Signs of medical identity theft include bills for service you did not receive and calls from debt collector about medical debt you don’t owe. Since Federal law gives you the right to know what’s in your medical files, the thief may have impersonated you and received your complete records from other providers.  This could wreck your medical care for life.

If you think that something is amiss, ask each of your health plans and medical providers for a copy of the “accounting of disclosures” for your medical records. The “accounting” is a record of who got copies of your records from the provider. The law allows you to order one free copy of the accounting from each of your medical providers every 12 months. 

Smaller medical service providers are frequently victims of combined ransomware and medical records theft.  If they are a ransomware victim, they probably have had client medical records compromised as well.  This likely qualifies under Indiana law as a “breach.”   It must be reported to the Indiana Attorney General.  Also, it probably is subject to HIPAA, OCR and HHS regulations  The medical or business professional organizational victim needs to report the information promptly.  Failure to do so can result in more fines and hassle than a multi-year full IRS audit.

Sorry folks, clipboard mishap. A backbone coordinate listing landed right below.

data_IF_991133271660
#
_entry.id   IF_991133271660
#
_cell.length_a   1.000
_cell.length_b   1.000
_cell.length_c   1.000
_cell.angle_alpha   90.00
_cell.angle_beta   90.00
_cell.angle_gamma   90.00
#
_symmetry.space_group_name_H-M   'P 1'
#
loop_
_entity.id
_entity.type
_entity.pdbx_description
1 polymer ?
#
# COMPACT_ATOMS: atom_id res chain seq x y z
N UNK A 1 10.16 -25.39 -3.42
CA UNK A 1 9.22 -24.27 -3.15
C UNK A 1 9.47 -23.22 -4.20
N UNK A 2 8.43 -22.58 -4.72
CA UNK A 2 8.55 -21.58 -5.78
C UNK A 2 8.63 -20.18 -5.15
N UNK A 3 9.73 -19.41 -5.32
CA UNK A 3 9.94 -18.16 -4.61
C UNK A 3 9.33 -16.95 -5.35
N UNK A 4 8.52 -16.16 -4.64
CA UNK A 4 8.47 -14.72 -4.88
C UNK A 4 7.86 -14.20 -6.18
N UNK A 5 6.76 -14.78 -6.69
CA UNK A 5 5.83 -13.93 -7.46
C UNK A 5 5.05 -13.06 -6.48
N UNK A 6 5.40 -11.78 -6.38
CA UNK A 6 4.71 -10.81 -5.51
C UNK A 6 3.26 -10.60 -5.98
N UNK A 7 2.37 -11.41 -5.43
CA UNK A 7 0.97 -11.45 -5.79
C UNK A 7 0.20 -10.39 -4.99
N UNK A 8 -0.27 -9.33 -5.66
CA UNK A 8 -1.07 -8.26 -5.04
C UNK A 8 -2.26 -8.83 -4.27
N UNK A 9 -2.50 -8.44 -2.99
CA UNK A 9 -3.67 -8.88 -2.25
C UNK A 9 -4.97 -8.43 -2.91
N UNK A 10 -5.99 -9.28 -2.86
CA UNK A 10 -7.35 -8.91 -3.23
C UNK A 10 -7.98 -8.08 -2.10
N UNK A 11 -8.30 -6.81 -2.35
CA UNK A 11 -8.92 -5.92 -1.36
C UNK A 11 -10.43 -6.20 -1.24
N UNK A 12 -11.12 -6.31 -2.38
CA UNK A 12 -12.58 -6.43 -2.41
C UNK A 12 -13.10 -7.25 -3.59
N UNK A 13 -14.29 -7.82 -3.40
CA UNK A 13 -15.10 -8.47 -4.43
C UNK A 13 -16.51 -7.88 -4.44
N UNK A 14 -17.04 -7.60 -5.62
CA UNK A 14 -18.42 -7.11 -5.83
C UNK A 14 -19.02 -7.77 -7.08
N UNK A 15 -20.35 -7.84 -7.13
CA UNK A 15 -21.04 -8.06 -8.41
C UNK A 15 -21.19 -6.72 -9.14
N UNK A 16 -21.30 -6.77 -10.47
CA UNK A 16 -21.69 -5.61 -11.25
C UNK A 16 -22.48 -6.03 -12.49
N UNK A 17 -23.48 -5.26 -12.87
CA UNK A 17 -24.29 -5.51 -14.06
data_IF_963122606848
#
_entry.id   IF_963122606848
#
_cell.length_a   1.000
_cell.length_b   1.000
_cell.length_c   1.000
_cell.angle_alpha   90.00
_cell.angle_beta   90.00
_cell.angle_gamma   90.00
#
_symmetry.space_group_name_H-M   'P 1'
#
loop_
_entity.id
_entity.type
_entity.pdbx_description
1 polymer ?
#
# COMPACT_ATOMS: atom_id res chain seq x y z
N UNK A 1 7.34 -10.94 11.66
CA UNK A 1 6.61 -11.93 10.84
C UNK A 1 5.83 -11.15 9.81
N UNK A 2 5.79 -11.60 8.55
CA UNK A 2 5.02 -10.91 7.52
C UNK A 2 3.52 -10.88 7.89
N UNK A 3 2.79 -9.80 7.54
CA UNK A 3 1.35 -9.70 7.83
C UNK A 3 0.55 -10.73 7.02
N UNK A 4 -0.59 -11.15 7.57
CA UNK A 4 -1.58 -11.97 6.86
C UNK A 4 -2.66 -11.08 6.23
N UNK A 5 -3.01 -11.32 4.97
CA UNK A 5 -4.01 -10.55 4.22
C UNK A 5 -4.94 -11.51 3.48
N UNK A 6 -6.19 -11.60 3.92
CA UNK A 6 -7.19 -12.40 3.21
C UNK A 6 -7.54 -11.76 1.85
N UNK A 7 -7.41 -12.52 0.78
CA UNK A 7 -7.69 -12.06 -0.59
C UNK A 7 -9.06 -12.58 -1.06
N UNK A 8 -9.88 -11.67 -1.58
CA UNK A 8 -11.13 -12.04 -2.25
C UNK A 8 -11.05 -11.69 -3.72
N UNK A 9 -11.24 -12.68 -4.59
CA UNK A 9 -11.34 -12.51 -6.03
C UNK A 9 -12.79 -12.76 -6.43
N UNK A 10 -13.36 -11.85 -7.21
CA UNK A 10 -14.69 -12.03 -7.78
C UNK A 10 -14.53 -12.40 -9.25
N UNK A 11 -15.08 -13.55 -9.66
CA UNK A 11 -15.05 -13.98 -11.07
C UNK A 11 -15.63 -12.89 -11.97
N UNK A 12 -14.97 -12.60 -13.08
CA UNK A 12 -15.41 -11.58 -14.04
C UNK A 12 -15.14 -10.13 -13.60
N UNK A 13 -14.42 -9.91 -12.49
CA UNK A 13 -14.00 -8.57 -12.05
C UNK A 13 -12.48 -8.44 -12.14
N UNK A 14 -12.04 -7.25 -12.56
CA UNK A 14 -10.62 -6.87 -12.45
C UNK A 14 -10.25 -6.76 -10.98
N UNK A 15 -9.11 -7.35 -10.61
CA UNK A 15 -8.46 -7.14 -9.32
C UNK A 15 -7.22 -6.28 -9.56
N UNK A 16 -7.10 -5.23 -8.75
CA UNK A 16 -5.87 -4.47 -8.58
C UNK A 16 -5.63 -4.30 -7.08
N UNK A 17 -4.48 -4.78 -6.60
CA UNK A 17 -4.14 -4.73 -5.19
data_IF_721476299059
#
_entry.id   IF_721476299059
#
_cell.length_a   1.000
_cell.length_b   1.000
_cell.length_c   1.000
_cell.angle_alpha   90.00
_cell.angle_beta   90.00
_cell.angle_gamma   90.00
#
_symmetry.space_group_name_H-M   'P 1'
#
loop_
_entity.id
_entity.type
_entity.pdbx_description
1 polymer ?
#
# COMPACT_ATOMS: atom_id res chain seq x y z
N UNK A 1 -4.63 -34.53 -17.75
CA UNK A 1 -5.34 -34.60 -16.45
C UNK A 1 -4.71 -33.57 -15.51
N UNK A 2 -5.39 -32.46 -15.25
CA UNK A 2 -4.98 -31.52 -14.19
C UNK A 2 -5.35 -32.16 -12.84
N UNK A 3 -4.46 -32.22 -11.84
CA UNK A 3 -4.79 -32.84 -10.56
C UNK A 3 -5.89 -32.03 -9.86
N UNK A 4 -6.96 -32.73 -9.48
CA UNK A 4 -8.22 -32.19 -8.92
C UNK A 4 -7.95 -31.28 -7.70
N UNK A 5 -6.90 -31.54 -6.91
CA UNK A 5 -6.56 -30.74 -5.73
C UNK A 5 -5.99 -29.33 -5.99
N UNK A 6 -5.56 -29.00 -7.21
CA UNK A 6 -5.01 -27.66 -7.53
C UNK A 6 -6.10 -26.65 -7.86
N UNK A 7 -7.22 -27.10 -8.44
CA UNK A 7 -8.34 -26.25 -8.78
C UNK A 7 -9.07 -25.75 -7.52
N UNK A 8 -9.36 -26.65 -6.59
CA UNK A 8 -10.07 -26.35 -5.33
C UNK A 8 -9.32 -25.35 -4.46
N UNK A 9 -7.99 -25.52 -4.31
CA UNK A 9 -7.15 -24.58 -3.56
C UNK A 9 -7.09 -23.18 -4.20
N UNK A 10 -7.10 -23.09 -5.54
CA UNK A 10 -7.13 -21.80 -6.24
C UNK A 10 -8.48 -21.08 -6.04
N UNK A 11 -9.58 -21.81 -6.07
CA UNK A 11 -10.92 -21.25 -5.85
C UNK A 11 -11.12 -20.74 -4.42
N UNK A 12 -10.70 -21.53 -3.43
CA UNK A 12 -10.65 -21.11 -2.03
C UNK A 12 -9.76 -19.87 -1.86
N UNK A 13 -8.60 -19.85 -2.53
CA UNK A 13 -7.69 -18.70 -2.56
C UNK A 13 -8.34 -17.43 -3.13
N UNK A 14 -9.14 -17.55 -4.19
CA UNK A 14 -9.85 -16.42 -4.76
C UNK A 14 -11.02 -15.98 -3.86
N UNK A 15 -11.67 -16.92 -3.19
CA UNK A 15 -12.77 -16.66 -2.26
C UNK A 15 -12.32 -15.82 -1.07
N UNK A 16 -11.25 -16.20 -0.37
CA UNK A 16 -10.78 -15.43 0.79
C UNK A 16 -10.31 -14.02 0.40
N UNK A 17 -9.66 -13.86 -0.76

Small profitable businesses are particularly vulnerable to Ransomware and breach attacks.  The cost from “Ransomware” may be small compared to those associated with “breach,” HIPAA and other regulator’s fines.  Plus the negative publicity and client issues.  Ask yourself if you would consider a medical professional that did not actively prevent someone’s medical information from being compromised and sold on the dark net. 

Smaller businesses, particularly medical service providers, needs to have adequate cyber defense insurance from a company that has the staff experts that can apply corrective actions and guides the victims through the regulatory process.